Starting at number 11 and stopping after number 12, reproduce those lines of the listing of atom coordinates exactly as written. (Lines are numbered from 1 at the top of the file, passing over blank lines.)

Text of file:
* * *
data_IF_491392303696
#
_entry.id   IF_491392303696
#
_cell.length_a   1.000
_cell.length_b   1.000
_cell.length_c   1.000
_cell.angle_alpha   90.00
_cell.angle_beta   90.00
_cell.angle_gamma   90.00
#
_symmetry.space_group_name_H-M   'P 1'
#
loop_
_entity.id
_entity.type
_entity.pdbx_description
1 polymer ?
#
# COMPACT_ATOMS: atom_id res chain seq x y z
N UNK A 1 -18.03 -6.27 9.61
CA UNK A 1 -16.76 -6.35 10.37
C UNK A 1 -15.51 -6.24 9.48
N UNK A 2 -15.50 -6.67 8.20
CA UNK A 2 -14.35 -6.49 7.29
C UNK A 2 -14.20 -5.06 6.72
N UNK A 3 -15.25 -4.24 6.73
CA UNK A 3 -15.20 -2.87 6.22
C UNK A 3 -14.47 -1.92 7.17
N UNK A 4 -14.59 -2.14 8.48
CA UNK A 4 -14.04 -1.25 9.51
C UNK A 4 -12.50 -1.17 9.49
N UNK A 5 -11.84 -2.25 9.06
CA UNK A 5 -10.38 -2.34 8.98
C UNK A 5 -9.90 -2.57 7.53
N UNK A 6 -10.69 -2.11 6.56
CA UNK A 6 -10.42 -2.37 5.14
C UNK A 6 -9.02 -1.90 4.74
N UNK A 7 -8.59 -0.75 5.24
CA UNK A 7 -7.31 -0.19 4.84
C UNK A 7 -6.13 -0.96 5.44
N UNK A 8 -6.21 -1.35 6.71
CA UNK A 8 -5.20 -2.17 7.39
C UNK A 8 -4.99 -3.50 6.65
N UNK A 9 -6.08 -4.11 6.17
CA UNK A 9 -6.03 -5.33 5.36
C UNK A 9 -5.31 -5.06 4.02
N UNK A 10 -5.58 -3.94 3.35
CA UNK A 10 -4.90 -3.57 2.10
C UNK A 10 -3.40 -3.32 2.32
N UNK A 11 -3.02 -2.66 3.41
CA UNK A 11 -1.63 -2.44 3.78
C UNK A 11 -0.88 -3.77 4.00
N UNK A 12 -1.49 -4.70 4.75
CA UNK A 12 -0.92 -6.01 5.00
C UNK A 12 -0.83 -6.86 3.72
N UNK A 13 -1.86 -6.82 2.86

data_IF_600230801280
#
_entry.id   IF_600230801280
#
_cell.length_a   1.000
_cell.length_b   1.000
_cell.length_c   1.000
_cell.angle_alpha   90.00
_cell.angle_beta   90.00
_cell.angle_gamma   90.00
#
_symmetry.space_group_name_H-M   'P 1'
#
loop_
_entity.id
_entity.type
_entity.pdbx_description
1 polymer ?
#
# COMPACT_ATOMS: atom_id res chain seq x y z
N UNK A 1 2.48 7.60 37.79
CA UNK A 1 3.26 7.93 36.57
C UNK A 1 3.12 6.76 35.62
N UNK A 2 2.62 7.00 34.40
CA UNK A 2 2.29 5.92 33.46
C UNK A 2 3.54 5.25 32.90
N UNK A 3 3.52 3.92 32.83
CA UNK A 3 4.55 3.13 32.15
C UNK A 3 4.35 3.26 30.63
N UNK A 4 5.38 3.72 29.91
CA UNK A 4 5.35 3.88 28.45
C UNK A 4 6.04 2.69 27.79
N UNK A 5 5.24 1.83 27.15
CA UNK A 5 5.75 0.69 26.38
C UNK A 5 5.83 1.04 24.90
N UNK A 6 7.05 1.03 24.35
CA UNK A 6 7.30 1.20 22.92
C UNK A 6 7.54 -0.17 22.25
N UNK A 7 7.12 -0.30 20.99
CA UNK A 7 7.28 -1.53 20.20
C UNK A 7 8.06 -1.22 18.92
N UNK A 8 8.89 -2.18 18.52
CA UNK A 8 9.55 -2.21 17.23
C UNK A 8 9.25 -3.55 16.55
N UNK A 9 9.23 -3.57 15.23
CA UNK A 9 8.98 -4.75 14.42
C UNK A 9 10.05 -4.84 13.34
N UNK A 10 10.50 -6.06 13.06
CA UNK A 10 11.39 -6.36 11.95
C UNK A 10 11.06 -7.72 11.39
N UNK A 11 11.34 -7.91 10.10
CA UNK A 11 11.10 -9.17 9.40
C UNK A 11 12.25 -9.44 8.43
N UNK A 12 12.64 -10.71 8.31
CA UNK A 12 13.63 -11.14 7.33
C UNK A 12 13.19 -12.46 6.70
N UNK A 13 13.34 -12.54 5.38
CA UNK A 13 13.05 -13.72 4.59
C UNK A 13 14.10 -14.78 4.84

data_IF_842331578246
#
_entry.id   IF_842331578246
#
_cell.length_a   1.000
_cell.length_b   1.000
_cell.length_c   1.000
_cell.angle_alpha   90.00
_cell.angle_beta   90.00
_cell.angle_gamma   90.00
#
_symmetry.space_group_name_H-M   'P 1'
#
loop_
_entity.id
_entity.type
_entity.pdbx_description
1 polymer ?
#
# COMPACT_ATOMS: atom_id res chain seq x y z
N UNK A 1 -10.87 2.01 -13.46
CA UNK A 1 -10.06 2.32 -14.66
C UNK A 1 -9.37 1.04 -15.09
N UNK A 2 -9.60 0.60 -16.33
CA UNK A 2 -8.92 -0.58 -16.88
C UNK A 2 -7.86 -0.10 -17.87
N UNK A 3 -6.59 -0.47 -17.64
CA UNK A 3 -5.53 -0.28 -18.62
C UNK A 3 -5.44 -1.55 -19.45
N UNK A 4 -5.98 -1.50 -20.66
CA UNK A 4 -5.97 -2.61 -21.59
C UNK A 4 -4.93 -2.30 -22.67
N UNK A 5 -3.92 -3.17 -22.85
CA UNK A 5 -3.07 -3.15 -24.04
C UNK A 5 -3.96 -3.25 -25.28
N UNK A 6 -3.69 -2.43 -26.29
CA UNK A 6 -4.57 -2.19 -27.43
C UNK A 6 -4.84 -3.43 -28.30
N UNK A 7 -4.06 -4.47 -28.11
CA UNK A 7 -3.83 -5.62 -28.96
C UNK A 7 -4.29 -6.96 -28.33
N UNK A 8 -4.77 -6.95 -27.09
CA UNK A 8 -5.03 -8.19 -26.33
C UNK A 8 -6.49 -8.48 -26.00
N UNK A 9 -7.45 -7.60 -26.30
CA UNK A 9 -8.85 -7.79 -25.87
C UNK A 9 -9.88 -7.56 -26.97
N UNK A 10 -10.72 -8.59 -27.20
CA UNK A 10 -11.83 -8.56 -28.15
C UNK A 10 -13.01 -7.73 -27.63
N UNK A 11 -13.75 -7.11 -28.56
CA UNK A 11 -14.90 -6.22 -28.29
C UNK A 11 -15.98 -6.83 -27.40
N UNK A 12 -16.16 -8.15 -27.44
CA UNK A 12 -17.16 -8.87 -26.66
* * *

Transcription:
#
_symmetry.space_group_name_H-M   'P 1'